null Genelec helps Stockholm’s historic Atlantis Studios upgrade to Atmos
Genelec helps Stockholm’s historic Atlantis Studios upgrade to Atmos
With its large collection of vintage equipment, original echo chambers and high-quality musical instruments, Stockholm’s Atlantis Studios has been attracting some of the biggest names in music for decades. The former cinema has played host to a who’s who of Nordic legends, including ABBA, The Hives, Cardigans and Roxette to record some of their biggest hits, as well as attracting celebrated international acts from Quincy Jones to Green Day and Elvis Costello to Primal Scream. The latest addition to ensure artists can realise the full potential of modern music production is an Atmos mixing room outfitted with Genelec The Ones Smart Active Monitors.
“The latest upgrade saw us install a 7.1.4 system,” explains Mix Engineer Stefan Boman. “I was really keen on doing that because I did some stuff in 5.1, but that never really took off as there weren’t any proper platforms. I wanted to get into Atmos because you could see the trends and the investment behind it.”
With the decision made to embrace the Atmos standard, the project progressed rapidly. “We decided to invest in Atmos, and I heard that Dolby were coming over here to do some work – so I decided that we had to be equipped for immersive by then,” recalls Boman. “We had to be done within a week and a half, so I called in favours from builders. There were some really late nights, but it worked out pretty well.”
I could really hear the pan definition. That really helps in an Atmos room.
The upgrade process saw the transformation of the mix room from one created with 5.1 in mind to a fully immersive space certified by Dolby. “Obviously for 7.1.4 we needed to add more speakers,” explains Boman. “We worked out the best possible places for the monitors in the room, installed them and then calibrated the space with the help of Dolby engineers to gain the certification. We couldn’t have planned it any better.”
One easy decision for Boman was the choice of monitors. He has been using Genelec since the mid-90s and has been continually impressed with the quality of the sound. “I’ve had Genelec monitors for a long time, they fit my ears,” he smiles. “When I first heard The Ones, I was so impressed with the definition. On most speakers you can hear it’s to the left or to the right but on these you can locate sounds with such precision – you can say things like ‘it’s 5 degrees to the left’! I was just blown away, I could really hear the pan definition. That really helps in an Atmos room.”
The system chosen by Boman deploys The Ones family of coaxial three-way point source monitors – specifically the 8351s for the L-C-R positions, 8341s for the surrounds and 8331s for the ceiling channels – all complemented by a 7370 subwoofer. “I really like it,” says Boman about mixing on his new Atmos system. “It’s natural sounding and I never get surprised when I bring tracks home or listen somewhere else. I just hear the mix decisions I made.”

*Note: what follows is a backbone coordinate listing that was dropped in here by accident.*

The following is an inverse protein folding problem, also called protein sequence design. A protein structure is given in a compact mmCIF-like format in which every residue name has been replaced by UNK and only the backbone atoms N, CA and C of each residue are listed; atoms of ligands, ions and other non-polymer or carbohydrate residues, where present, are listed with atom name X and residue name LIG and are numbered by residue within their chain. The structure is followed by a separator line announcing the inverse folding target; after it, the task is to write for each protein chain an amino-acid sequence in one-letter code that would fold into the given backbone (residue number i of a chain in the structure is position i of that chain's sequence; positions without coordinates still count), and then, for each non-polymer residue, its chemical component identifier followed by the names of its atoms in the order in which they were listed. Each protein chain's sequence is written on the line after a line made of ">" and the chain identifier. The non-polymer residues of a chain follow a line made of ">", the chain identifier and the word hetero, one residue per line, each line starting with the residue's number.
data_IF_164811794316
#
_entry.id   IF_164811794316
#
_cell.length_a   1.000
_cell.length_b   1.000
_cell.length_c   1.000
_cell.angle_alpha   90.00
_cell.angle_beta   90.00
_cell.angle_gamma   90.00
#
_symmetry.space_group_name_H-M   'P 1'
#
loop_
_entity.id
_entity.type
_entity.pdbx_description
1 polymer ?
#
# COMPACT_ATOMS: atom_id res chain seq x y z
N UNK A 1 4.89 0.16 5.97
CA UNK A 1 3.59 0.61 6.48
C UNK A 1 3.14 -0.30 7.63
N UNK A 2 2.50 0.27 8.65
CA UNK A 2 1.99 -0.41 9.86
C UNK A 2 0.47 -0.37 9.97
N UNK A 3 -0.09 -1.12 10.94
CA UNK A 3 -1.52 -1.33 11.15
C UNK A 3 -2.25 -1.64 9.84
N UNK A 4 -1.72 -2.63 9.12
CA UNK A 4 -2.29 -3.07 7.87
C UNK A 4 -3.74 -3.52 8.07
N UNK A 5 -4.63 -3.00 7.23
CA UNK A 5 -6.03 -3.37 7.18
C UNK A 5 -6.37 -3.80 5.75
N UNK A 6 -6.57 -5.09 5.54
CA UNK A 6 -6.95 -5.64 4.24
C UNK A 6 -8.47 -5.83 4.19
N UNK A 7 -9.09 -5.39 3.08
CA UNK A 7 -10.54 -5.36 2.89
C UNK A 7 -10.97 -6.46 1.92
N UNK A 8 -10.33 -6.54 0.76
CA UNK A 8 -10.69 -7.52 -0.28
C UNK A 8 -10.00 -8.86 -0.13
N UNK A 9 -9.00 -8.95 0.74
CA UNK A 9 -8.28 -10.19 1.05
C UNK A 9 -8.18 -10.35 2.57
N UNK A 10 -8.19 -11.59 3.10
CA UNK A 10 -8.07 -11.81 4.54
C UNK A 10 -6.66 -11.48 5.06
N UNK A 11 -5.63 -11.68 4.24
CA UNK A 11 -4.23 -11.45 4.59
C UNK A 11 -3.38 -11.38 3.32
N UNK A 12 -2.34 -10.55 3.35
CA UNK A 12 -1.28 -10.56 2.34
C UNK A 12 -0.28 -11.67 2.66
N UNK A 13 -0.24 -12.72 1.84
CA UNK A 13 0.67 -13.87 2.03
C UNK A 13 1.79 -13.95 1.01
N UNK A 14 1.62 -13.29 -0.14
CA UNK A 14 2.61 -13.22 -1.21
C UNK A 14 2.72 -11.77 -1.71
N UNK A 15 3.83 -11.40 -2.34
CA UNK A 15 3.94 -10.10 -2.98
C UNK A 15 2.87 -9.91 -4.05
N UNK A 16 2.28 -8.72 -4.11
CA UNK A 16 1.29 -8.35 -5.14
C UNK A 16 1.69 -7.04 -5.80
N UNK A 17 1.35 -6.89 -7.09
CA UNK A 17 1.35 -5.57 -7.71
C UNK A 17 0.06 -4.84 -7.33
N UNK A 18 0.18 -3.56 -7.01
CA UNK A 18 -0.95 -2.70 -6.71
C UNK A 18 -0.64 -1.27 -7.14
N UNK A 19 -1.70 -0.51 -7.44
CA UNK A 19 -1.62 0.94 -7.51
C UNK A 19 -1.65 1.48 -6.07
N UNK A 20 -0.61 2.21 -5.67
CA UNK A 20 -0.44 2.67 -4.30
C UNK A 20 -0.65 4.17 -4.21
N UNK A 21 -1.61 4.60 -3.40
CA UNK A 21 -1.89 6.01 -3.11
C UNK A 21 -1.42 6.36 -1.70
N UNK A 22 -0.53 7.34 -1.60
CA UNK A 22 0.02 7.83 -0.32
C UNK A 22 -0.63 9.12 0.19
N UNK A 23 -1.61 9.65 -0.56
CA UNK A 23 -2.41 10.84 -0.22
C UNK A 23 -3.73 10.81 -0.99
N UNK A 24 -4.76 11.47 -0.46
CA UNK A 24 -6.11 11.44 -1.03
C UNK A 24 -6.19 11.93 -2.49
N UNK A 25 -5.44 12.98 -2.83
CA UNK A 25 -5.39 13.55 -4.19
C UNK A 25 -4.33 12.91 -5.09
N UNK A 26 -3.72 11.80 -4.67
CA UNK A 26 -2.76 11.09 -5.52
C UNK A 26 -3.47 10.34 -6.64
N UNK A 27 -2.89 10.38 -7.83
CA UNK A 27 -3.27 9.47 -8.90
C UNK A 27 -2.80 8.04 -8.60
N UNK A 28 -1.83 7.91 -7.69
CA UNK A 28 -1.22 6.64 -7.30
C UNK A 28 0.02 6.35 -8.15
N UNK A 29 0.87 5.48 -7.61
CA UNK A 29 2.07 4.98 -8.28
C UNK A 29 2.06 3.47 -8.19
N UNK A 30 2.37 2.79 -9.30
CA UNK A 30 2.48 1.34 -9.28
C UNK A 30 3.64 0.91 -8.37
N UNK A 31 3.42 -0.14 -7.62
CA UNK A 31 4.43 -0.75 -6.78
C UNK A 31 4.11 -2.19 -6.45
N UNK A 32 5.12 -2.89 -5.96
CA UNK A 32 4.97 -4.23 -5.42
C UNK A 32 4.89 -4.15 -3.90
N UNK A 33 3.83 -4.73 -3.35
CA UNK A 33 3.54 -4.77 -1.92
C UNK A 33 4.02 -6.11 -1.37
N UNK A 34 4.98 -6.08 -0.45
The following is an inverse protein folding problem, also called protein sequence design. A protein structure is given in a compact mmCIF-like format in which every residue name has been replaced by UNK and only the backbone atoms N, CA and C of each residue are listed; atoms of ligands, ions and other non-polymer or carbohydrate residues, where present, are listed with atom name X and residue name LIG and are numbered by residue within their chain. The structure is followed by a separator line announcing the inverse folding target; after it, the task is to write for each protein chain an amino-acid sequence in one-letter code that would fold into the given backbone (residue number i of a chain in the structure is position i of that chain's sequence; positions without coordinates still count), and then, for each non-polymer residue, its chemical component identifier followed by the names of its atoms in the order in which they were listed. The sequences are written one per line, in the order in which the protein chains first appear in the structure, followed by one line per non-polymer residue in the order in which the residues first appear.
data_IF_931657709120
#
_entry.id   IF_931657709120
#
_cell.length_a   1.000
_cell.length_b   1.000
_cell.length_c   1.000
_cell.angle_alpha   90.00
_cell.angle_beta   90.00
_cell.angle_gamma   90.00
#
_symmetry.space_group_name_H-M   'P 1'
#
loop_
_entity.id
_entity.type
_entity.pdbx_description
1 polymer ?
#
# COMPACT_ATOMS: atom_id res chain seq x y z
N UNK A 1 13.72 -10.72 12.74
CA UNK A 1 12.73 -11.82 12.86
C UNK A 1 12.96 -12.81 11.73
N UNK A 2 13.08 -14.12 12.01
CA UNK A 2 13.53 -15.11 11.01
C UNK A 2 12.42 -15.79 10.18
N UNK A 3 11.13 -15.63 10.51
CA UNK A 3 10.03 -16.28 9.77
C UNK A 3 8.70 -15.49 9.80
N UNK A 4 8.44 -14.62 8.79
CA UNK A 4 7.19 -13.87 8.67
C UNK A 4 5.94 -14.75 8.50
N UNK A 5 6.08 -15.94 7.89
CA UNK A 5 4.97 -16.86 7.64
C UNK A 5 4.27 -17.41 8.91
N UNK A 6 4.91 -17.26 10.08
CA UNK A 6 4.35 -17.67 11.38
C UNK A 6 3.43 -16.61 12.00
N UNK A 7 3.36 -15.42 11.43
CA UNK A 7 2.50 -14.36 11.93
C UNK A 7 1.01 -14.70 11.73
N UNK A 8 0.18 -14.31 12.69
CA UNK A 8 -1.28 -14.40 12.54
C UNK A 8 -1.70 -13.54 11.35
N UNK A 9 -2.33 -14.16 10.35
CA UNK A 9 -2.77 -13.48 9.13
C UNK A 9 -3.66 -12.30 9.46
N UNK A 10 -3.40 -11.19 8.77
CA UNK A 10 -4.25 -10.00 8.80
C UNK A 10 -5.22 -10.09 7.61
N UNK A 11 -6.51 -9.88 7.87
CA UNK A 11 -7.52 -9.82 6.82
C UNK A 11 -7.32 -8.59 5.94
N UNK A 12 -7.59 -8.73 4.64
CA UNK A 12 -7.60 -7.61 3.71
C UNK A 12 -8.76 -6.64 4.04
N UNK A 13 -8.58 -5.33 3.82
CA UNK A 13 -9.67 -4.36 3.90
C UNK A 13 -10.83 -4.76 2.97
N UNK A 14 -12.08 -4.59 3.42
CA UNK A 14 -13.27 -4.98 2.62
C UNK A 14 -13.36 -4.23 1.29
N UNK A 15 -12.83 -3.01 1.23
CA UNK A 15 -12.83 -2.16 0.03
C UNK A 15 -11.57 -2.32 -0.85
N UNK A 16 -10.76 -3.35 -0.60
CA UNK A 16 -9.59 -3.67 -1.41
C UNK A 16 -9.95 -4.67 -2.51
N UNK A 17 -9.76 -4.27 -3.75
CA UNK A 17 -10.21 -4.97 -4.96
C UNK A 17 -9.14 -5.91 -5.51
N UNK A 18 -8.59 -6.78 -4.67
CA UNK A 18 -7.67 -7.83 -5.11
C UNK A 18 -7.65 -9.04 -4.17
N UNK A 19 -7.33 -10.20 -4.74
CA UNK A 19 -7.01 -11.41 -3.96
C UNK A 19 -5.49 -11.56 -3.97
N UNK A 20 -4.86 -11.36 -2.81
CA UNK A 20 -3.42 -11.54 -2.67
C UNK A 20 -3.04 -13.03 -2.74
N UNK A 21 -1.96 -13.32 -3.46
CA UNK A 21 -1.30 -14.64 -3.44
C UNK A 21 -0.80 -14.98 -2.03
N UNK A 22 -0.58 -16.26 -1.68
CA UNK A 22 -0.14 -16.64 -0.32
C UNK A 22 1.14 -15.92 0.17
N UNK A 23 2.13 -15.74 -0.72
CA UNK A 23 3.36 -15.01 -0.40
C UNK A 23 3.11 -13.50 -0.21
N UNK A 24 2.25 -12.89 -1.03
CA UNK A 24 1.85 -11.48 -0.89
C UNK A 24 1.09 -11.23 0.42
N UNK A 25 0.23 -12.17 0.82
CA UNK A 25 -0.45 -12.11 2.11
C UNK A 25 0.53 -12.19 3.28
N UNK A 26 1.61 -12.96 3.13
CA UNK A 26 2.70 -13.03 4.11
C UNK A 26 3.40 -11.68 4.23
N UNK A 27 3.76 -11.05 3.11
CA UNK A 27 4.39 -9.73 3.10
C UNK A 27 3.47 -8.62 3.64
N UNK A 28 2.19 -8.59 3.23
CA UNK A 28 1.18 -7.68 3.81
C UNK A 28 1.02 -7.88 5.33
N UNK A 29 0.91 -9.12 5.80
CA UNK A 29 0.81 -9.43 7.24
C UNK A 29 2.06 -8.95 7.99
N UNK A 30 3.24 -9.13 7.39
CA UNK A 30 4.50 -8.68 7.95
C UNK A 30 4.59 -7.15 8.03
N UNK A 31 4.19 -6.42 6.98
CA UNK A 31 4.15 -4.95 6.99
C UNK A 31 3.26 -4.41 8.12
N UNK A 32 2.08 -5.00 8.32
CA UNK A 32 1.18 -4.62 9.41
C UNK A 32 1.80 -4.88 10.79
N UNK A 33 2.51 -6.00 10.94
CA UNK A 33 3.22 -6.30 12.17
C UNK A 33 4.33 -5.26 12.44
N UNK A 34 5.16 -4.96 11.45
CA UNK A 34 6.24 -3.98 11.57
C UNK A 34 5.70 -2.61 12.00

Both artistically and financially it has been a good decision.
With the room built in record time, the first Atmos project came through Atlantis’ doors shortly after the new room’s completion. “The first job I landed was Roxette, with a complete remix of their big hits,” reveals Boman. “They asked me before the new space was built and I said I would love to do it, but I didn’t have a room. Eventually, they gave it to a US mix engineer because they really wanted to get it out early. By the time the mixes were ready, my room was about done, so they called me and asked if they could listen to the mixes in my studio. I thought it would be interesting, so I said ‘yes’.
“We heard the mixes, and Per from Roxette came by,” Boman continues. “So I asked if I could try out one song to see what we could do. I did the song and they came back and said ‘okay, it can be like this!’. So I ended up getting all the songs. It was a really good first real Atmos gig.”
From this starting point, the Atmos work has continued to grow for the studio. “I think these days around 80% of the things I do are Atmos,” says Boman. “I wanted to be involved in Atmos early on so I didn’t have to get on board later when everyone is doing it. It turned out to be a good move. I’m happy with the results, and both artistically and financially it has been a good decision.”